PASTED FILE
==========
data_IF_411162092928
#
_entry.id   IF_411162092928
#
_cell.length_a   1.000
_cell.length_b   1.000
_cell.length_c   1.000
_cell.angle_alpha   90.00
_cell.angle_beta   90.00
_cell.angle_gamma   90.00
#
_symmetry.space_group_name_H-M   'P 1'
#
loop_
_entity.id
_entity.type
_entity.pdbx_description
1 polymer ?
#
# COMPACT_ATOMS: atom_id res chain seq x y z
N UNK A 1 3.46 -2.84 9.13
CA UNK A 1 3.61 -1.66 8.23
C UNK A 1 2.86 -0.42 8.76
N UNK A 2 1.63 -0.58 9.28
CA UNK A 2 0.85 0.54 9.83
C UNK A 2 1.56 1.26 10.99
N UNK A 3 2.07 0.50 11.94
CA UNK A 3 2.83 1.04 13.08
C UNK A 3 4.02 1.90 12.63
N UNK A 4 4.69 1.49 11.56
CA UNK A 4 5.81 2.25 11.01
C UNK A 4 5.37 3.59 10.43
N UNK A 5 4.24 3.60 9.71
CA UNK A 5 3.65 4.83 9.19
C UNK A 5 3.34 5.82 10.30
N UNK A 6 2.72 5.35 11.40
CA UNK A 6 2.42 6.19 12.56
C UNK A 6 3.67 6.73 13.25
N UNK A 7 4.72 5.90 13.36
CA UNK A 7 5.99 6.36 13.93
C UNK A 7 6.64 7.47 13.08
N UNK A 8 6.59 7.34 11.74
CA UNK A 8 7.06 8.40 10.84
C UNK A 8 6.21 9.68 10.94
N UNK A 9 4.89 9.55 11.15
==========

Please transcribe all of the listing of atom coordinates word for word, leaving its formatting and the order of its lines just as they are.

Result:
data_IF_411162092928
#
_entry.id   IF_411162092928
#
_cell.length_a   1.000
_cell.length_b   1.000
_cell.length_c   1.000
_cell.angle_alpha   90.00
_cell.angle_beta   90.00
_cell.angle_gamma   90.00
#
_symmetry.space_group_name_H-M   'P 1'
#
loop_
_entity.id
_entity.type
_entity.pdbx_description
1 polymer ?
#
# COMPACT_ATOMS: atom_id res chain seq x y z
N UNK A 1 3.46 -2.84 9.13
CA UNK A 1 3.61 -1.66 8.23
C UNK A 1 2.86 -0.42 8.76
N UNK A 2 1.63 -0.58 9.28
CA UNK A 2 0.85 0.54 9.83
C UNK A 2 1.56 1.26 10.99
N UNK A 3 2.07 0.50 11.94
CA UNK A 3 2.83 1.04 13.08
C UNK A 3 4.02 1.90 12.63
N UNK A 4 4.69 1.49 11.56
CA UNK A 4 5.81 2.25 11.01
C UNK A 4 5.37 3.59 10.43
N UNK A 5 4.24 3.60 9.71
CA UNK A 5 3.65 4.83 9.19
C UNK A 5 3.34 5.82 10.30
N UNK A 6 2.72 5.35 11.40
CA UNK A 6 2.42 6.19 12.56
C UNK A 6 3.67 6.73 13.25
N UNK A 7 4.72 5.90 13.36
CA UNK A 7 5.99 6.36 13.93
C UNK A 7 6.64 7.47 13.08
N UNK A 8 6.59 7.34 11.74
CA UNK A 8 7.06 8.40 10.84
C UNK A 8 6.21 9.68 10.94
N UNK A 9 4.89 9.55 11.15